Natalie Coughlin Hall (born August 23, 1982) in Vallejo, California is an American competition swimmer and twelve-time Olympic medalist. Olympian Natalie Coughlin main swimming strokes are backstroke , butterfly, freestyle. While attending the University of California, Berkeley, she became the first woman ever to swim the 100-meter backstroke (long course) in less than one minute—ten days before her 20th birthday in 2002. At the 2008 Summer Olympics, she became the first U.S. female athlete in modern Olympic history to win six medals in one Olympic and the first woman ever to win a 100-meter backstroke gold in two consecutive Olympics.
“I’m bummed i am not reaching to Rio Olympics, but it’s what it is,” Olympian Natalie Coughlin said recently, adding that she isn’t using the word “retiring.” “So, I’ve always approached my goals with the intensity of controlling what I will control and letting everything else go. then if I stumble or if i do not win that goal, I appraise what happened, what may I actually have done better and then move forward.”
Coughlin has the emotional discipline befitting a champion but, of course, also the physical discipline. She gets up at 4:15 a.m., has breakfast, and is warming up by five a.m. for every day at the pool that includes stretching, Pilates and yoga additionally to abs, back and shoulder work.
Olympian Natalie Coughlin answered some question about other winning habits, together with her diet and mindful swimming.
What’s your philosophy toward a sport with numerous ups and downs?
If I had any sort of mantra it’s simply, “Trust in the journey.” Swimming and athletic goals — it’s a really long process and it could be fitting your patience. however you just need to have faith in your coach and faith within the process, and just kind of fancy the ride. it was simply naturally there. i used to be just a born challenger. i used to be always just über-competitive with everything that I did. I did gymnastics at an early age, even just enjoying games with my friends. My oldsters recognized that and steered me toward athletics and i found what i used to be best at was swimming.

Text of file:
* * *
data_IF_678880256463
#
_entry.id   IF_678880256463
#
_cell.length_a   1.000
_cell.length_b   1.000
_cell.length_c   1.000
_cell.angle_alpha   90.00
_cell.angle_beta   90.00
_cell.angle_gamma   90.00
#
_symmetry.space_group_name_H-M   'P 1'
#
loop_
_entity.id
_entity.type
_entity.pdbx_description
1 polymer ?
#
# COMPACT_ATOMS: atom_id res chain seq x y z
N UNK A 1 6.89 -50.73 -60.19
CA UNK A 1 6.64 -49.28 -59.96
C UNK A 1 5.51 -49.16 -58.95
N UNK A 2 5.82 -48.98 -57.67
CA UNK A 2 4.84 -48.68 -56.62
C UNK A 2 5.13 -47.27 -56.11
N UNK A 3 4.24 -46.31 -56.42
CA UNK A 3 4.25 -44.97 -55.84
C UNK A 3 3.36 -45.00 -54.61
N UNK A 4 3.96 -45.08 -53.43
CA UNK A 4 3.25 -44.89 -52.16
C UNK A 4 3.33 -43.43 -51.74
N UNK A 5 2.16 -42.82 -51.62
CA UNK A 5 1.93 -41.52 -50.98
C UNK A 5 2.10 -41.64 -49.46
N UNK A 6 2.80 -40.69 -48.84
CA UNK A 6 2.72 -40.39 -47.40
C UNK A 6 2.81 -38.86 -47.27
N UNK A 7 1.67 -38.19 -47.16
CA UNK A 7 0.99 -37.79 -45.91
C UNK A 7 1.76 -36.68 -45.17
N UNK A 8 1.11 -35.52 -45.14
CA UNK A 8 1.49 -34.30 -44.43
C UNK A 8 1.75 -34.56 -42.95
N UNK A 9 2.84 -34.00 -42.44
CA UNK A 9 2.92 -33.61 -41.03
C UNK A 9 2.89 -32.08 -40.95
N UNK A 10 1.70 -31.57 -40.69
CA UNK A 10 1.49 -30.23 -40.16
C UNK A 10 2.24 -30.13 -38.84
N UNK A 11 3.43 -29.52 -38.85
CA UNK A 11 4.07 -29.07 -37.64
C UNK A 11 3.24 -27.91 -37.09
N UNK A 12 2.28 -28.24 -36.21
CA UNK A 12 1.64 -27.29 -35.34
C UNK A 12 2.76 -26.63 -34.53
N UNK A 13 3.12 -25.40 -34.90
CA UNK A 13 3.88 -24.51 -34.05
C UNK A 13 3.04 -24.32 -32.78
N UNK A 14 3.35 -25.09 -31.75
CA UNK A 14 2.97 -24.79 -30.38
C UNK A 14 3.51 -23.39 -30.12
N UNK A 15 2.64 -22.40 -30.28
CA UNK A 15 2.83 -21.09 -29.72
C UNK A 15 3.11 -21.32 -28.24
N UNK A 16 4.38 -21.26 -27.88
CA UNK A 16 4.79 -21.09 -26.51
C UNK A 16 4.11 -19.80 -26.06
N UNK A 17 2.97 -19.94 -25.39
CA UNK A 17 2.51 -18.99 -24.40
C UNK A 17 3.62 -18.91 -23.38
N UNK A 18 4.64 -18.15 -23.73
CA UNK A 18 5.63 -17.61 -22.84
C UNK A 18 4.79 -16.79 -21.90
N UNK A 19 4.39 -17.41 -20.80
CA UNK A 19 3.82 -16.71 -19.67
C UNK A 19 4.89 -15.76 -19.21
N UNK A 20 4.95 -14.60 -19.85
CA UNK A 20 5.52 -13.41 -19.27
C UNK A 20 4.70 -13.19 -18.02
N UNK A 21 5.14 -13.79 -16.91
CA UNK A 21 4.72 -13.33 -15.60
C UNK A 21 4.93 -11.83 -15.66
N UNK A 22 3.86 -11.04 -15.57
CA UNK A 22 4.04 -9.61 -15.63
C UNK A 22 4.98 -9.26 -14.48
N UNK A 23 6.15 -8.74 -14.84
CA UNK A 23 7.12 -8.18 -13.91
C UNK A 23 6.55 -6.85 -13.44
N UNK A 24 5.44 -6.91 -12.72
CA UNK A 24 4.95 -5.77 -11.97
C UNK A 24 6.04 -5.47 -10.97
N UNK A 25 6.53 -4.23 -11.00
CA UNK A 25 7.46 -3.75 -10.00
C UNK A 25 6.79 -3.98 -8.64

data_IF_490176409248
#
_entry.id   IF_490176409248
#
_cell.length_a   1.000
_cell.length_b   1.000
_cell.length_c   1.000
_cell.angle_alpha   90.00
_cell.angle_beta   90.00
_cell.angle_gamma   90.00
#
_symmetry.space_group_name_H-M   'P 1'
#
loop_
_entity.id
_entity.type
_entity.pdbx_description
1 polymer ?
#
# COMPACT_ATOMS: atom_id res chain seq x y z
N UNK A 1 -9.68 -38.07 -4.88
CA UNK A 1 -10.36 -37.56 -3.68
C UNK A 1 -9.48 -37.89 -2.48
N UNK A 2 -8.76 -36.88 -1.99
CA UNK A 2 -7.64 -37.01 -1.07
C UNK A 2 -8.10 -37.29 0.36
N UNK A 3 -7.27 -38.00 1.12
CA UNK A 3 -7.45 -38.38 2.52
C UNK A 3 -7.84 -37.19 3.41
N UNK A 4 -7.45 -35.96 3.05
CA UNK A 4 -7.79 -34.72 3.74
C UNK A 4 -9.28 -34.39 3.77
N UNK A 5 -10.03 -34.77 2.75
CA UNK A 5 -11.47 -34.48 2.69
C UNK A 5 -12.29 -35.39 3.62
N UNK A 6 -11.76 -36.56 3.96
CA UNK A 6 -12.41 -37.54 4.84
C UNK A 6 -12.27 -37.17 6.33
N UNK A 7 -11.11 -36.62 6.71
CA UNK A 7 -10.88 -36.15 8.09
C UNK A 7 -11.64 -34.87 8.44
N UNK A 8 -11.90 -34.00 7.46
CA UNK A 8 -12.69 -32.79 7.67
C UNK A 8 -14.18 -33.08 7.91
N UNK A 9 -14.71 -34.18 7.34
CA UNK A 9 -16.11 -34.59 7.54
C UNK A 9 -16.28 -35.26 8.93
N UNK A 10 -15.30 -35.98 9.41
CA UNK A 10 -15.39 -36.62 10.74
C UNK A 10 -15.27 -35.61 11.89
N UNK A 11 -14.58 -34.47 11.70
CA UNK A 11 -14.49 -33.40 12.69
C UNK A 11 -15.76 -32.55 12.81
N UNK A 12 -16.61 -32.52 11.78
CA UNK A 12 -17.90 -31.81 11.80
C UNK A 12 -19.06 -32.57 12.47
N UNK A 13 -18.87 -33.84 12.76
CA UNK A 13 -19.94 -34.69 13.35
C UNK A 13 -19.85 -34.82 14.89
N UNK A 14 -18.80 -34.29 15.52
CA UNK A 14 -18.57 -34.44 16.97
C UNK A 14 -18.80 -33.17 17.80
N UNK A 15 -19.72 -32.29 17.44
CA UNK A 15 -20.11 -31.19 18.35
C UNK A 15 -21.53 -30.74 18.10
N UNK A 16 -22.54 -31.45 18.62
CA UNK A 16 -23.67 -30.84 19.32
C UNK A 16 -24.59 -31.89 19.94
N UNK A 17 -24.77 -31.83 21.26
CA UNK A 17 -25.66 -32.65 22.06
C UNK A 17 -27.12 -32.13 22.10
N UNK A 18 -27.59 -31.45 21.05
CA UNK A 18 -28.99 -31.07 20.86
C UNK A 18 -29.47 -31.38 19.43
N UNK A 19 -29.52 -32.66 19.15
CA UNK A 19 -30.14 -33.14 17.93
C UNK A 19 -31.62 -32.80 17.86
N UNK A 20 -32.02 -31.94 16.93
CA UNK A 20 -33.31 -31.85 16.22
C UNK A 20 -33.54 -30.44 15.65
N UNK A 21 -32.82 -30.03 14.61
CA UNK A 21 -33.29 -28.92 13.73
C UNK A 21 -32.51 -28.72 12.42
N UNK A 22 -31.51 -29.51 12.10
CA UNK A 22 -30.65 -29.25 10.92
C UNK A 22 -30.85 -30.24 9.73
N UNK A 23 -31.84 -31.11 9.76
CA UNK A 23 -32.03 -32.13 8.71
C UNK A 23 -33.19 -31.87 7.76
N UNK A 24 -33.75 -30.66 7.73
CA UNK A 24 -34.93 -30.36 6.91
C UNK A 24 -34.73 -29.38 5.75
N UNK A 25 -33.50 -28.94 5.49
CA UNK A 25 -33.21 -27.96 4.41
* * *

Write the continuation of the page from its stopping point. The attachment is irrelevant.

Swimming is pretty solitary. What are you thinking about during all those laps?
I think people generally look at swimming as “It’s so boring”. But It’s an excellent way to let the rest of the planet disappear and for you to get together with your own thoughts and your own body, and extremely just be mindful… If someone needs to just kind of mirror on their day that’s great but because I’m [training]… i’m extremely, extremely centered on everything that I’m doing at that second and not worrying about what happened earlier that day or what’s going to happen later that day.
Recovery is so necessary. how do you get it done?
Getting plenty of sleep, getting downtime in between training, refueling your body well with good food and then taking care of your body by seeing either a physical therapist or a massage therapist. you’ll foam roll or simply stretch at home, little things like that. It’s actually wonderful how much they pay off :-Olympian Natalie Coughlin said.